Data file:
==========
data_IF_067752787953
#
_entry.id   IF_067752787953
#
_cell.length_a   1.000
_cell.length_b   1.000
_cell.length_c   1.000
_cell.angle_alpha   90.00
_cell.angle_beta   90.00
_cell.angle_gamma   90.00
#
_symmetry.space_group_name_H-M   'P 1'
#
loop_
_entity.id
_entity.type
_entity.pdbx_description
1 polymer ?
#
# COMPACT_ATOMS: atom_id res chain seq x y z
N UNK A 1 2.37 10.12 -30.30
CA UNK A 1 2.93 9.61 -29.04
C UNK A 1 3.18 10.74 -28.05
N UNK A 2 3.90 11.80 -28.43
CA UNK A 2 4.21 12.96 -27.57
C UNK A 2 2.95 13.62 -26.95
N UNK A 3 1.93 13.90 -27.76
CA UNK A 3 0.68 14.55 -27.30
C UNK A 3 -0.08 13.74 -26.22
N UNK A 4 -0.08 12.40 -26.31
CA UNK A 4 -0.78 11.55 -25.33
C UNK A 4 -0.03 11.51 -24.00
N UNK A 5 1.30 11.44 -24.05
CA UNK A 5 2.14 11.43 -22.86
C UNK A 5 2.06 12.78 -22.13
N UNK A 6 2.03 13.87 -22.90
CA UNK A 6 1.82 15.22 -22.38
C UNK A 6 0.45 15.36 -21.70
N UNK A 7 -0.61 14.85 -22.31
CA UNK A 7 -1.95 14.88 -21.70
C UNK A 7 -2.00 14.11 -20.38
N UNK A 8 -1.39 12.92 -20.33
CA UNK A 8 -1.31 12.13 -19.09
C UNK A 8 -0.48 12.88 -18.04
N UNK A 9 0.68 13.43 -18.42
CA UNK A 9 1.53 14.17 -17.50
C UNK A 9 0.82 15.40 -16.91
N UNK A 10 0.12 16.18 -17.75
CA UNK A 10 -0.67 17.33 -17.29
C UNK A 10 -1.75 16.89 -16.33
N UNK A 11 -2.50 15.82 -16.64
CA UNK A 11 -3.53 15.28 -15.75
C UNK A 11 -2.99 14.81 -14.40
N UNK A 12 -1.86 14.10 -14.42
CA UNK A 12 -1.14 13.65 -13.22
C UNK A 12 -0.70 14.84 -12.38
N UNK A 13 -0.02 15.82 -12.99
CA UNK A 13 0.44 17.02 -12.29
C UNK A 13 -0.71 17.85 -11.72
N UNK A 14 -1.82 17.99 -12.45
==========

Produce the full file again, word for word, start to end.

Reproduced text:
data_IF_067752787953
#
_entry.id   IF_067752787953
#
_cell.length_a   1.000
_cell.length_b   1.000
_cell.length_c   1.000
_cell.angle_alpha   90.00
_cell.angle_beta   90.00
_cell.angle_gamma   90.00
#
_symmetry.space_group_name_H-M   'P 1'
#
loop_
_entity.id
_entity.type
_entity.pdbx_description
1 polymer ?
#
# COMPACT_ATOMS: atom_id res chain seq x y z
N UNK A 1 2.37 10.12 -30.30
CA UNK A 1 2.93 9.61 -29.04
C UNK A 1 3.18 10.74 -28.05
N UNK A 2 3.90 11.80 -28.43
CA UNK A 2 4.21 12.96 -27.57
C UNK A 2 2.95 13.62 -26.95
N UNK A 3 1.93 13.90 -27.76
CA UNK A 3 0.68 14.55 -27.30
C UNK A 3 -0.08 13.74 -26.22
N UNK A 4 -0.08 12.40 -26.31
CA UNK A 4 -0.78 11.55 -25.33
C UNK A 4 -0.03 11.51 -24.00
N UNK A 5 1.30 11.44 -24.05
CA UNK A 5 2.14 11.43 -22.86
C UNK A 5 2.06 12.78 -22.13
N UNK A 6 2.03 13.87 -22.90
CA UNK A 6 1.82 15.22 -22.38
C UNK A 6 0.45 15.36 -21.70
N UNK A 7 -0.61 14.85 -22.31
CA UNK A 7 -1.95 14.88 -21.70
C UNK A 7 -2.00 14.11 -20.38
N UNK A 8 -1.39 12.92 -20.33
CA UNK A 8 -1.31 12.13 -19.09
C UNK A 8 -0.48 12.88 -18.04
N UNK A 9 0.68 13.43 -18.42
CA UNK A 9 1.53 14.17 -17.50
C UNK A 9 0.82 15.40 -16.91
N UNK A 10 0.12 16.18 -17.75
CA UNK A 10 -0.67 17.33 -17.29
C UNK A 10 -1.75 16.89 -16.33
N UNK A 11 -2.50 15.82 -16.64
CA UNK A 11 -3.53 15.28 -15.75
C UNK A 11 -2.99 14.81 -14.40
N UNK A 12 -1.86 14.10 -14.42
CA UNK A 12 -1.14 13.65 -13.22
C UNK A 12 -0.70 14.84 -12.38
N UNK A 13 -0.02 15.82 -12.99
CA UNK A 13 0.44 17.02 -12.29
C UNK A 13 -0.71 17.85 -11.72
N UNK A 14 -1.82 17.99 -12.45